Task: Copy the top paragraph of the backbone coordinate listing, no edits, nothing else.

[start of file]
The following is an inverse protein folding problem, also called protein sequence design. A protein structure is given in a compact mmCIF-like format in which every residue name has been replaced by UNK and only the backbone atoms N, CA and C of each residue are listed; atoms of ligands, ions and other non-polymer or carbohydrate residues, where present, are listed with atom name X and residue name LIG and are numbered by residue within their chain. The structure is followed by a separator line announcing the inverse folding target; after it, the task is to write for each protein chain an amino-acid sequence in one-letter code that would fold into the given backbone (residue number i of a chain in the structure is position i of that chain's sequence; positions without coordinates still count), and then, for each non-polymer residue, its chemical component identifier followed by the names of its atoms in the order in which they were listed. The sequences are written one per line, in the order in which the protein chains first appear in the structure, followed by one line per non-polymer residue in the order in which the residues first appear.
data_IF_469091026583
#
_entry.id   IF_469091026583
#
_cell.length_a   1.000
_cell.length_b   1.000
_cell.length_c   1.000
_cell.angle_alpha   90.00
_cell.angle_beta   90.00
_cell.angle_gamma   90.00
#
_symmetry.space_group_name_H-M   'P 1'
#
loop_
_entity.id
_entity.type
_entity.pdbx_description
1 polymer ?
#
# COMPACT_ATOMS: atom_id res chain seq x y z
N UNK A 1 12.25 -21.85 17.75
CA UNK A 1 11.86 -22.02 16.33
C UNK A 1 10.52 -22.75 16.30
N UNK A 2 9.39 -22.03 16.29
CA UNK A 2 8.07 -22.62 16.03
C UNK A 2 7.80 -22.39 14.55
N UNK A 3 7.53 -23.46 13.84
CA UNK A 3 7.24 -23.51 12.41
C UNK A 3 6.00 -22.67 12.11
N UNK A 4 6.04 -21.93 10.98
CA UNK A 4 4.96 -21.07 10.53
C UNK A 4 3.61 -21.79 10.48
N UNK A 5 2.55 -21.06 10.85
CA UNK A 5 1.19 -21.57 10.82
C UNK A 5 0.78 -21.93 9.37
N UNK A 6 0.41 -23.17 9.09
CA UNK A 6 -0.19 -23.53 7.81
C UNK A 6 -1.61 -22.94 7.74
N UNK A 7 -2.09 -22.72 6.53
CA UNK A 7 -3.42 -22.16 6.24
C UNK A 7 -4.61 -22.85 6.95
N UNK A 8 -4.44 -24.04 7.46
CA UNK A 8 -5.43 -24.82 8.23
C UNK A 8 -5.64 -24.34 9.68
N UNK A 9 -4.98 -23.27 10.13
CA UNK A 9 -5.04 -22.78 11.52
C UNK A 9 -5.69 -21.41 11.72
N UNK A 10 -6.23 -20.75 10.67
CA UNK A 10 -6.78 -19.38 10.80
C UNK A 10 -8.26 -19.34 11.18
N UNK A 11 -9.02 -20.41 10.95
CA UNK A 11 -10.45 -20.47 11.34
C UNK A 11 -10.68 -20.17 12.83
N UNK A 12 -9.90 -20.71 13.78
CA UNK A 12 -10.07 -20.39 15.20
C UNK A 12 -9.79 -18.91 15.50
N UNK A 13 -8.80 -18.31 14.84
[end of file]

The following is an inverse protein folding problem, also called protein sequence design. A protein structure is given in a compact mmCIF-like format in which every residue name has been replaced by UNK and only the backbone atoms N, CA and C of each residue are listed; atoms of ligands, ions and other non-polymer or carbohydrate residues, where present, are listed with atom name X and residue name LIG and are numbered by residue within their chain. The structure is followed by a separator line announcing the inverse folding target; after it, the task is to write for each protein chain an amino-acid sequence in one-letter code that would fold into the given backbone (residue number i of a chain in the structure is position i of that chain's sequence; positions without coordinates still count), and then, for each non-polymer residue, its chemical component identifier followed by the names of its atoms in the order in which they were listed. The sequences are written one per line, in the order in which the protein chains first appear in the structure, followed by one line per non-polymer residue in the order in which the residues first appear.